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ARTS & ENTERTAINMENT

Five Classic HBO Shows That You Really Should've Binged Your Way Through By Now

From vamp-fuelled intrigue to side-splitting comedies — and they’re all available to stream.
By Sarah Ward
December 08, 2020
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Five Classic HBO Shows That You Really Should've Binged Your Way Through By Now

From vamp-fuelled intrigue to side-splitting comedies — and they’re all available to stream.
By Sarah Ward
December 08, 2020
  shares

FIVE CLASSIC HBO SHOWS THAT YOU REALLY SHOULD'VE BINGED YOUR WAY THROUGH BY NOW

in partnership with

From vamp-fuelled intrigue to side-splitting comedies — and they’re all available to stream.

Even in a year that has seen everyone spend far more time at home than normal, there are still only so many hours in the day to devote to your streaming queue. Sadly, you simply can't watch everything — which is why everyone has a list of classic shows they've always been meaning to get around to, and they definitely want to see, but just haven't managed to press play on yet. When a company like HBO makes such a wide array of series and so frequently, you can be forgiven for failing to keep up, after all.

Need help knowing what to prioritise? Not sure where to start, or what shows you'll instantly realise that you should never have lived without for all these years? We've teamed up with streaming service Binge to take care of your next five viewing choices, picking the programs that you know you should've gotten to by now — and that you can spend your summer catching up on, including via a 14-day free trial for new customers.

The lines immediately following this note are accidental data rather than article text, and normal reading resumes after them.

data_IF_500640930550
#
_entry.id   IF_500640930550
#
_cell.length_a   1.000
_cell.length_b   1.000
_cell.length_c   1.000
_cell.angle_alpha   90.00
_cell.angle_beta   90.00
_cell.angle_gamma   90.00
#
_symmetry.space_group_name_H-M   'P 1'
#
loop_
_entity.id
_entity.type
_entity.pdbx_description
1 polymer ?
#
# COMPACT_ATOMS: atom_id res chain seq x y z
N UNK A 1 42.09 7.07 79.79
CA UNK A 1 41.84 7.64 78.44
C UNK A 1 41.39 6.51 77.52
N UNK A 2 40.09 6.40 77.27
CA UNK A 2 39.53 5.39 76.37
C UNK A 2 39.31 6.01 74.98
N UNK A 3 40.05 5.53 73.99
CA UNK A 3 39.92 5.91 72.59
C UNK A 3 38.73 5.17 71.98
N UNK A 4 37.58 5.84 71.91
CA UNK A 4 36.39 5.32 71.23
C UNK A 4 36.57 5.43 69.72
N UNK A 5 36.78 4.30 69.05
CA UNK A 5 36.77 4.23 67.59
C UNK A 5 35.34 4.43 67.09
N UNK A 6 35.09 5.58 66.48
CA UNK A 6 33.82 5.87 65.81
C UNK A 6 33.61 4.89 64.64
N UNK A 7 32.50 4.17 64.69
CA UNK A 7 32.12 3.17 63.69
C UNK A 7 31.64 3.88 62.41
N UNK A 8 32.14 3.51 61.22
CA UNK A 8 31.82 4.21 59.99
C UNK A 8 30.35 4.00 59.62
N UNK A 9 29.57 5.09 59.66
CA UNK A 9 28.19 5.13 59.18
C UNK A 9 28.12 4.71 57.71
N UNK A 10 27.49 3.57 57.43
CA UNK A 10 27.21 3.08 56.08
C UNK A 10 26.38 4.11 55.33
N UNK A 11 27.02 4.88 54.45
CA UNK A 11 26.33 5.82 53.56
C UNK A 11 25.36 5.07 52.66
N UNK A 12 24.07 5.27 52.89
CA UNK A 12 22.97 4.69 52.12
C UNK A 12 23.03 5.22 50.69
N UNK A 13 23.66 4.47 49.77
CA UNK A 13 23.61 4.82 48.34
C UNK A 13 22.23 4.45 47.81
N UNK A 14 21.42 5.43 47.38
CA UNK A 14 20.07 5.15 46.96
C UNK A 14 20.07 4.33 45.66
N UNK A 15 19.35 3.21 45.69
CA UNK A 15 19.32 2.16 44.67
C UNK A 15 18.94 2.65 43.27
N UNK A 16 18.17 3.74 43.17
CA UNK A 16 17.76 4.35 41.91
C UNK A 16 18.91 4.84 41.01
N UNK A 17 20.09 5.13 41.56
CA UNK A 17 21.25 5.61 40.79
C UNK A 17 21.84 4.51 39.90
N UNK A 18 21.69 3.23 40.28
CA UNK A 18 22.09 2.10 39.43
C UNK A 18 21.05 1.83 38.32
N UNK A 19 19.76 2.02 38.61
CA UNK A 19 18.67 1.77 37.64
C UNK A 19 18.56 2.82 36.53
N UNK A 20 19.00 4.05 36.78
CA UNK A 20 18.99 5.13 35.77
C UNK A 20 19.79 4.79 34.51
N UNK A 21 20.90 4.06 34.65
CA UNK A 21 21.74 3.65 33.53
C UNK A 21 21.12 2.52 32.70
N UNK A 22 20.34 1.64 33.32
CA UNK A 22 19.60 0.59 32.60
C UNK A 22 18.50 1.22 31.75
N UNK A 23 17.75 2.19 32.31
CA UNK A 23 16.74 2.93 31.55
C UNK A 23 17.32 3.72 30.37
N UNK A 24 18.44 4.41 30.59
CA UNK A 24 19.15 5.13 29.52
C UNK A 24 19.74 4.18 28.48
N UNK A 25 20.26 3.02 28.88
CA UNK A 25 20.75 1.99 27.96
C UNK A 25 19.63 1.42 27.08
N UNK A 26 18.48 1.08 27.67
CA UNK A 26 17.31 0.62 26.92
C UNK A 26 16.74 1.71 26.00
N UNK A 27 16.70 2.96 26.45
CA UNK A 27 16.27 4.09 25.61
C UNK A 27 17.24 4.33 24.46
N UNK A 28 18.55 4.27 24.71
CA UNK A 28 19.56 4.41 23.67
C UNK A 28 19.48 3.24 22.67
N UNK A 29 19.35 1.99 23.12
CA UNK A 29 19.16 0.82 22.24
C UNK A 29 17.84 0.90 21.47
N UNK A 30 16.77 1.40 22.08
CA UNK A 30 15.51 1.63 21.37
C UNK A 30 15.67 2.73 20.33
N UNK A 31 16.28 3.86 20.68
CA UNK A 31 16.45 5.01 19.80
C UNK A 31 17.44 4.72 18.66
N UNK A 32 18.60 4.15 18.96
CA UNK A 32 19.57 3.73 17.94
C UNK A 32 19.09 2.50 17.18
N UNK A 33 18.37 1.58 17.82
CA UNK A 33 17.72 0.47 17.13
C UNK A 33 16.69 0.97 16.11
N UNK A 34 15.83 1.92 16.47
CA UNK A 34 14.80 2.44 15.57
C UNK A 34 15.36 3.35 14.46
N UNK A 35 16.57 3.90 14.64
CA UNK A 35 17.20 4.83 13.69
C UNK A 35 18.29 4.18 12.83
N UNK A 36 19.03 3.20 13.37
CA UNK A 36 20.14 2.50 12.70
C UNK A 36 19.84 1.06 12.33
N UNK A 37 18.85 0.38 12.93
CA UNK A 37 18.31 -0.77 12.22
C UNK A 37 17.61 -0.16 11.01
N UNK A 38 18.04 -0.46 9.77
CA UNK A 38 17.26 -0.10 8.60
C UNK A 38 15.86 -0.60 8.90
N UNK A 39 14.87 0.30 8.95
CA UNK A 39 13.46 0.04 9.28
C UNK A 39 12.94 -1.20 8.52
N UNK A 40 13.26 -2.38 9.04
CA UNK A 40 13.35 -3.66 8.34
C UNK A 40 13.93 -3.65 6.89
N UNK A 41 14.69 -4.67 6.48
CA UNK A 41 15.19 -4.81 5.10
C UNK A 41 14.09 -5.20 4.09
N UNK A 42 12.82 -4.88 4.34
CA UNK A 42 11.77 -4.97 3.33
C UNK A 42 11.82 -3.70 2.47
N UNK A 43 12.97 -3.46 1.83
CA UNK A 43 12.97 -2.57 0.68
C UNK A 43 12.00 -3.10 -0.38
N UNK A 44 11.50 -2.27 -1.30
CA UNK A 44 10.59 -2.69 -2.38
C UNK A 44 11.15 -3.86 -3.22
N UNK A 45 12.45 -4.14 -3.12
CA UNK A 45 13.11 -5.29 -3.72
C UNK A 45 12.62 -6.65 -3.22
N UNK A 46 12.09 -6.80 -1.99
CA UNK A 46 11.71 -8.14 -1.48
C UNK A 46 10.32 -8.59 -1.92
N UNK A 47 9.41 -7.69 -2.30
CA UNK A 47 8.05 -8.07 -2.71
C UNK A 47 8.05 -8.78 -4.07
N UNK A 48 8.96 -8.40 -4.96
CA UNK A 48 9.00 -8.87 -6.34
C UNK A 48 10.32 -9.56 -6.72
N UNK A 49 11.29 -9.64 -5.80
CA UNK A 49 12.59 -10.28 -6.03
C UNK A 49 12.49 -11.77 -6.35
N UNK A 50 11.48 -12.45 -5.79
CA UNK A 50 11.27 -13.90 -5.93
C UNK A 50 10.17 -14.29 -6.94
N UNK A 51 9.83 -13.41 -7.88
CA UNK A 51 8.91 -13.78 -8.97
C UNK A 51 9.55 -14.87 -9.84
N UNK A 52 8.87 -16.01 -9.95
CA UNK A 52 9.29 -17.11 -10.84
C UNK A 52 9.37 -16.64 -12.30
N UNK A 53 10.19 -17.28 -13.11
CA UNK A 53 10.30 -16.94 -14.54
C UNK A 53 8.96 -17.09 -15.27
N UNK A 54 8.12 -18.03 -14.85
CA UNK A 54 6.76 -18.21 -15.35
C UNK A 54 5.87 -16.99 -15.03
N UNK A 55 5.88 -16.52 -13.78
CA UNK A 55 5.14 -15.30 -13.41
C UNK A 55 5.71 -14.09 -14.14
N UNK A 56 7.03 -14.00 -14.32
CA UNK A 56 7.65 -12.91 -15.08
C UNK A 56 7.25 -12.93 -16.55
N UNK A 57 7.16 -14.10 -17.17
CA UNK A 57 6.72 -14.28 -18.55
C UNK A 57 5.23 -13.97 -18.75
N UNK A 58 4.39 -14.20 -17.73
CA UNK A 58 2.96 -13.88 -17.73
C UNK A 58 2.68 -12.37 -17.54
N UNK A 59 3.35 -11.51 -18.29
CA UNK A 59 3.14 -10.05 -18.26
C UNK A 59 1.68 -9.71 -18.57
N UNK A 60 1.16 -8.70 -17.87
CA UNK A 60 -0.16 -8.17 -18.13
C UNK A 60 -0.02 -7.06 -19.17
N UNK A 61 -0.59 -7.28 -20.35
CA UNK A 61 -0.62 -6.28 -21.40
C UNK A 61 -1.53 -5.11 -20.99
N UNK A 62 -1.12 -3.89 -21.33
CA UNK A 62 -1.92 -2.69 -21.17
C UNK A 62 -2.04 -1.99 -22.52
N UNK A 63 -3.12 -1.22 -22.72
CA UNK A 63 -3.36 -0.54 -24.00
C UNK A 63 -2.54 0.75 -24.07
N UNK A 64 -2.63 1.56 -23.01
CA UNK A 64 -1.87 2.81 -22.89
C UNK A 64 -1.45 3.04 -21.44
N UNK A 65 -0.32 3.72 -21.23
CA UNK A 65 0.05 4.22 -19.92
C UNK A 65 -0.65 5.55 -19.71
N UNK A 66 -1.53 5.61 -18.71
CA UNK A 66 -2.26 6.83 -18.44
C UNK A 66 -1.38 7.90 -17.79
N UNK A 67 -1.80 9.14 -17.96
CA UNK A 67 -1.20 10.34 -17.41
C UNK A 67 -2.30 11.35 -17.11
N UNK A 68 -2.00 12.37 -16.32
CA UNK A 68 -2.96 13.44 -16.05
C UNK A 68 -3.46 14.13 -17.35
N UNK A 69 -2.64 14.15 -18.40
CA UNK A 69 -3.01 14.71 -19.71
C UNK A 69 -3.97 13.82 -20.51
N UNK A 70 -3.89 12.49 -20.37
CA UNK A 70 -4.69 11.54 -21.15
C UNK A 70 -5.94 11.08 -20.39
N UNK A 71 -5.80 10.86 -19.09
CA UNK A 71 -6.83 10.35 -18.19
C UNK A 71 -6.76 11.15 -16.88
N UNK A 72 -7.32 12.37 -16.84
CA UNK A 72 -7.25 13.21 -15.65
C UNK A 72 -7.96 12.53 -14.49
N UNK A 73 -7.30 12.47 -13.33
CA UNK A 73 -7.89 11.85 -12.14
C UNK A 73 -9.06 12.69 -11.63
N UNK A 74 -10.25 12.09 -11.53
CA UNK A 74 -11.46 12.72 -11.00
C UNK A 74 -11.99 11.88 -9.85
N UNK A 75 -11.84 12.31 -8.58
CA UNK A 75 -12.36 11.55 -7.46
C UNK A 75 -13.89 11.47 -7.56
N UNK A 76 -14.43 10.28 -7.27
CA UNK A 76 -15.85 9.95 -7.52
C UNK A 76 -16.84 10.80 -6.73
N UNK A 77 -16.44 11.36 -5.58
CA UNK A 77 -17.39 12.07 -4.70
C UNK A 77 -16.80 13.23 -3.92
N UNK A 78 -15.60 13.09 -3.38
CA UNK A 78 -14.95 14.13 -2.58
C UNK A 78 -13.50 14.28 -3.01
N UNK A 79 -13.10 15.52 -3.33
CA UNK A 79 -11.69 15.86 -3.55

• 5
    Veep

    Before real-life American politics started to resemble a farce, HBO’s seven-season comedy Veep got there first — and gave the country a female Vice President before 2020’s historic election results, too. Starring the always-exceptional Julia Louis-Dreyfus as Senator-turned-VP Selina Meyer, this quick-witted show parodies everything about US government, elections and politics. It was created by renowned Scottish satirist Armando Iannucci, who did the same thing in the UK with The Thick Of It, and it’s both razor-sharp and sublimely hilarious.

    Veep is also impressively cast, with Louis-Dreyfus winning six consecutive Emmy Awards for her work, and her co-stars proving just as deserving of awards. Tony Hale might be best known for Arrested Development, but he’s pitch-perfect as Selina’s body man Gary. Also, when Hugh Laurie shows up, Veep manages to find a new level of comedy.

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  • 4
    Bored to Death

    Jason Schwartzman as a private detective. That’s it — that’s the show. In Bored to Death, the Wes Anderson favourite plays Jonathan Ames, a Brooklyn-based writer who moonlights as a sleuth, pals around with a comic book artist played by Zach Galifianakis and sees a literary magazine editor played by Ted Danson as his surrogate father figure.

    Adding another layer of eccentricity: the fact that Bored to Death was created and written by an author also called Jonathan Ames, who later wrote the novella that excellent hitman thriller You Were Never Really Here was based on. But even without that nifty trivia tidbit, this is a delightfully offbeat three-season gumshoe series that deservedly amassed quite the cult following when it initially aired from 2009–11. Also, everyone from Jenny Slate and Kristen Wiig to Patton Oswalt and Isla Fisher co-star.